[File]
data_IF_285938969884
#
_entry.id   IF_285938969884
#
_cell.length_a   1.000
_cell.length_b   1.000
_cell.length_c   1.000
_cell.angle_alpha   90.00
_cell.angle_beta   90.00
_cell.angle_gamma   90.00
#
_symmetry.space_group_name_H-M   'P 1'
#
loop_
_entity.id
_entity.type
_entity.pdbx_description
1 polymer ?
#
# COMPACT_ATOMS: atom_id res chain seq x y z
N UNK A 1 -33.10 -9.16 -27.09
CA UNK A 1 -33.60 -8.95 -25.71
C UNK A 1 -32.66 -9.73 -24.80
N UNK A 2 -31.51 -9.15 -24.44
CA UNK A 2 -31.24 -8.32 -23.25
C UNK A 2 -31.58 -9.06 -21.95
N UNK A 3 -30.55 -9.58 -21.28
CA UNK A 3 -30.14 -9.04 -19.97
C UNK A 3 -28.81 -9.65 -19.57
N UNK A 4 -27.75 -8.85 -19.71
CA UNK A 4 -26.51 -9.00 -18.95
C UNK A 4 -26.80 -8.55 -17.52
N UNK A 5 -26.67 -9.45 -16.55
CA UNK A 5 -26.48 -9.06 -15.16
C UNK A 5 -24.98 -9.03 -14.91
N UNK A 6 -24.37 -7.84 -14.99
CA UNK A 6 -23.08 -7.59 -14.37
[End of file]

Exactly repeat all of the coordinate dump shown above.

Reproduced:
data_IF_285938969884
#
_entry.id   IF_285938969884
#
_cell.length_a   1.000
_cell.length_b   1.000
_cell.length_c   1.000
_cell.angle_alpha   90.00
_cell.angle_beta   90.00
_cell.angle_gamma   90.00
#
_symmetry.space_group_name_H-M   'P 1'
#
loop_
_entity.id
_entity.type
_entity.pdbx_description
1 polymer ?
#
# COMPACT_ATOMS: atom_id res chain seq x y z
N UNK A 1 -33.10 -9.16 -27.09
CA UNK A 1 -33.60 -8.95 -25.71
C UNK A 1 -32.66 -9.73 -24.80
N UNK A 2 -31.51 -9.15 -24.44
CA UNK A 2 -31.24 -8.32 -23.25
C UNK A 2 -31.58 -9.06 -21.95
N UNK A 3 -30.55 -9.58 -21.28
CA UNK A 3 -30.14 -9.04 -19.97
C UNK A 3 -28.81 -9.65 -19.57
N UNK A 4 -27.75 -8.85 -19.71
CA UNK A 4 -26.51 -9.00 -18.95
C UNK A 4 -26.80 -8.55 -17.52
N UNK A 5 -26.67 -9.45 -16.55
CA UNK A 5 -26.48 -9.06 -15.16
C UNK A 5 -24.98 -9.03 -14.91
N UNK A 6 -24.37 -7.84 -14.99
CA UNK A 6 -23.08 -7.59 -14.37